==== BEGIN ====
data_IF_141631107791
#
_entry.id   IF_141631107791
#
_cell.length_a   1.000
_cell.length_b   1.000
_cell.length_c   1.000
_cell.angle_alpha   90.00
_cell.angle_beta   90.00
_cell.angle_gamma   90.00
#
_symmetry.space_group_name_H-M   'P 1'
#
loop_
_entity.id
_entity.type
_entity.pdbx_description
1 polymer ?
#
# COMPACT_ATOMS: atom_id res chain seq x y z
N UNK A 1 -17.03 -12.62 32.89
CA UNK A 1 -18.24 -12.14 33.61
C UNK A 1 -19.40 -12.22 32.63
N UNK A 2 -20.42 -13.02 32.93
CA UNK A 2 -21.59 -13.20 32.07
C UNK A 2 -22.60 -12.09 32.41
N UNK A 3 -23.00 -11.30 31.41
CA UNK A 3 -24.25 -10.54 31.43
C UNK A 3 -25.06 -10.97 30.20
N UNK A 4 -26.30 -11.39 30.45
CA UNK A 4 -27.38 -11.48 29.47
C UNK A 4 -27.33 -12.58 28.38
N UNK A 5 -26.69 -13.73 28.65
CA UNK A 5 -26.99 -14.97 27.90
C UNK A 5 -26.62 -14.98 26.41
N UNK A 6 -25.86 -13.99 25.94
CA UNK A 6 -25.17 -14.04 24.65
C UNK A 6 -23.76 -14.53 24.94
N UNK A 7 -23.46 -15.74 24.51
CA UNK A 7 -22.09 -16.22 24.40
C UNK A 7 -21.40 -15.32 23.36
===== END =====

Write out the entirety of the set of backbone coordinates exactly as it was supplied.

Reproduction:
data_IF_141631107791
#
_entry.id   IF_141631107791
#
_cell.length_a   1.000
_cell.length_b   1.000
_cell.length_c   1.000
_cell.angle_alpha   90.00
_cell.angle_beta   90.00
_cell.angle_gamma   90.00
#
_symmetry.space_group_name_H-M   'P 1'
#
loop_
_entity.id
_entity.type
_entity.pdbx_description
1 polymer ?
#
# COMPACT_ATOMS: atom_id res chain seq x y z
N UNK A 1 -17.03 -12.62 32.89
CA UNK A 1 -18.24 -12.14 33.61
C UNK A 1 -19.40 -12.22 32.63
N UNK A 2 -20.42 -13.02 32.93
CA UNK A 2 -21.59 -13.20 32.07
C UNK A 2 -22.60 -12.09 32.41
N UNK A 3 -23.00 -11.30 31.41
CA UNK A 3 -24.25 -10.54 31.43
C UNK A 3 -25.06 -10.97 30.20
N UNK A 4 -26.30 -11.39 30.45
CA UNK A 4 -27.38 -11.48 29.47
C UNK A 4 -27.33 -12.58 28.38
N UNK A 5 -26.69 -13.73 28.65
CA UNK A 5 -26.99 -14.97 27.90
C UNK A 5 -26.62 -14.98 26.41
N UNK A 6 -25.86 -13.99 25.94
CA UNK A 6 -25.17 -14.04 24.65
C UNK A 6 -23.76 -14.53 24.94
N UNK A 7 -23.46 -15.74 24.51
CA UNK A 7 -22.09 -16.22 24.40
C UNK A 7 -21.40 -15.32 23.36